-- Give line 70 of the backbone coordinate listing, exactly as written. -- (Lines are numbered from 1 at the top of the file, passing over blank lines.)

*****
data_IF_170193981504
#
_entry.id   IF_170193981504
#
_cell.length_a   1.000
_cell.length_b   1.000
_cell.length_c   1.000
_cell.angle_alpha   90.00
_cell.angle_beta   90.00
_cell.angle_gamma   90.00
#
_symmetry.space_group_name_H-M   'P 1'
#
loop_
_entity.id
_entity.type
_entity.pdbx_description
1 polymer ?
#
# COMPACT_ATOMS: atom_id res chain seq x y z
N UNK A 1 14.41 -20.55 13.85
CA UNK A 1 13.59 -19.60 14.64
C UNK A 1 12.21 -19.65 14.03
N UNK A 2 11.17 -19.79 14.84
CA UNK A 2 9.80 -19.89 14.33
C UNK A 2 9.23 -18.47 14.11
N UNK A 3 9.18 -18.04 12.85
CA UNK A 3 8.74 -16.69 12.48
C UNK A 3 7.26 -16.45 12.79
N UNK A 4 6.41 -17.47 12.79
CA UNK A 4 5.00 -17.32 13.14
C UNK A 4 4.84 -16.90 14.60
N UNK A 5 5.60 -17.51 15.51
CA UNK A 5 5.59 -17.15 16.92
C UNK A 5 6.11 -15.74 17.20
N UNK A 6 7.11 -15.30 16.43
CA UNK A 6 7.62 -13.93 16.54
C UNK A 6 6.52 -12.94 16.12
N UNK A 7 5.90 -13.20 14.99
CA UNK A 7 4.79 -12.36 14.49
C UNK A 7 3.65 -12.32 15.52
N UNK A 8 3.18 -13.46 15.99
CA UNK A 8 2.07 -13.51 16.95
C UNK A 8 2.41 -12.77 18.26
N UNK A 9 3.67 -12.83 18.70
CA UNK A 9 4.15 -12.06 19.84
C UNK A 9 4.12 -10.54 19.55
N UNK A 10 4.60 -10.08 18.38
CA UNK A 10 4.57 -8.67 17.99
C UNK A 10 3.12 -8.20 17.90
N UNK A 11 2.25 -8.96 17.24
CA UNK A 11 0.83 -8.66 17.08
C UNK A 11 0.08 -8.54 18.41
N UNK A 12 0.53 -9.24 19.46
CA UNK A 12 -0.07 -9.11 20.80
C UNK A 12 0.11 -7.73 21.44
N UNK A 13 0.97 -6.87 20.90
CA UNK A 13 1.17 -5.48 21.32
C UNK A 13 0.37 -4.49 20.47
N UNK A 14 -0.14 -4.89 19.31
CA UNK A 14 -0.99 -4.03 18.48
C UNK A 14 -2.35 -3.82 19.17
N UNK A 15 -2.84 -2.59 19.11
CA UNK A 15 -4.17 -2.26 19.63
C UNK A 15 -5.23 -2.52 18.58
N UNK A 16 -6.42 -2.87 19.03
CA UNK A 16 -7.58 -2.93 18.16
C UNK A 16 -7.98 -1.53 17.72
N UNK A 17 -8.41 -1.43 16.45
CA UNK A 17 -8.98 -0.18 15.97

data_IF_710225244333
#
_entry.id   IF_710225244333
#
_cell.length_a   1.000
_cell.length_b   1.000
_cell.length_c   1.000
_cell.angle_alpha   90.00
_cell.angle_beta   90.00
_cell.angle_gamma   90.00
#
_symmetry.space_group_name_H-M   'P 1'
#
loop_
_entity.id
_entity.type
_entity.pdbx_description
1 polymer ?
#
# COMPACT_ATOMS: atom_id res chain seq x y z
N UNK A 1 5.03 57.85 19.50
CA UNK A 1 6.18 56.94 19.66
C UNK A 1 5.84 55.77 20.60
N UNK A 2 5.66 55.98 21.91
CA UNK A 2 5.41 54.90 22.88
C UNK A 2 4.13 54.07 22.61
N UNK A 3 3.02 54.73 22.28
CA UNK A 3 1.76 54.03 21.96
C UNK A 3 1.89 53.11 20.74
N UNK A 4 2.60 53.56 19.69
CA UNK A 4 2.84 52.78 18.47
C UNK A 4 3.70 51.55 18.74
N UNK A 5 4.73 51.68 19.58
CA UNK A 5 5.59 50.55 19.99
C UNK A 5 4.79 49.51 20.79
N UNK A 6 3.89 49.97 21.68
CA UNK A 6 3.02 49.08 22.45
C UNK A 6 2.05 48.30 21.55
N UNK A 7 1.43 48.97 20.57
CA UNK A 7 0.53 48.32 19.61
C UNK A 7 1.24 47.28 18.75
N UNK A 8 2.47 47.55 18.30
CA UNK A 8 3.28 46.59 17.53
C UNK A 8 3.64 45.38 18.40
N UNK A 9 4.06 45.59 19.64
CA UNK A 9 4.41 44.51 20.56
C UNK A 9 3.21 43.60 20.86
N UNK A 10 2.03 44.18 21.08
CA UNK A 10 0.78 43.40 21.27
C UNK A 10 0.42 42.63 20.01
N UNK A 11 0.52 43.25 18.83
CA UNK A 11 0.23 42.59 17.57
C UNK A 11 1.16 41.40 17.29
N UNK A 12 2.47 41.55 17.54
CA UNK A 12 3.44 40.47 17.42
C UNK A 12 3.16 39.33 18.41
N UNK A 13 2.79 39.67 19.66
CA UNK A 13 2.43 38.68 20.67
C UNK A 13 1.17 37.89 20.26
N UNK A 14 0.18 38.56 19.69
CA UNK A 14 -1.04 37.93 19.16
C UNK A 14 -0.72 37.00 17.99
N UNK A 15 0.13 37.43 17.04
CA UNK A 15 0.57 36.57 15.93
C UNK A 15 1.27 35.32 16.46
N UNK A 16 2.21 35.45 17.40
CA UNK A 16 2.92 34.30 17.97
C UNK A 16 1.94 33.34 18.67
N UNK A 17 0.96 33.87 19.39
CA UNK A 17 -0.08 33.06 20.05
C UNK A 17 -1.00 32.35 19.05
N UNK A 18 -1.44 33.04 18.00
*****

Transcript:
CA UNK A 17 -8.98 -0.18 15.97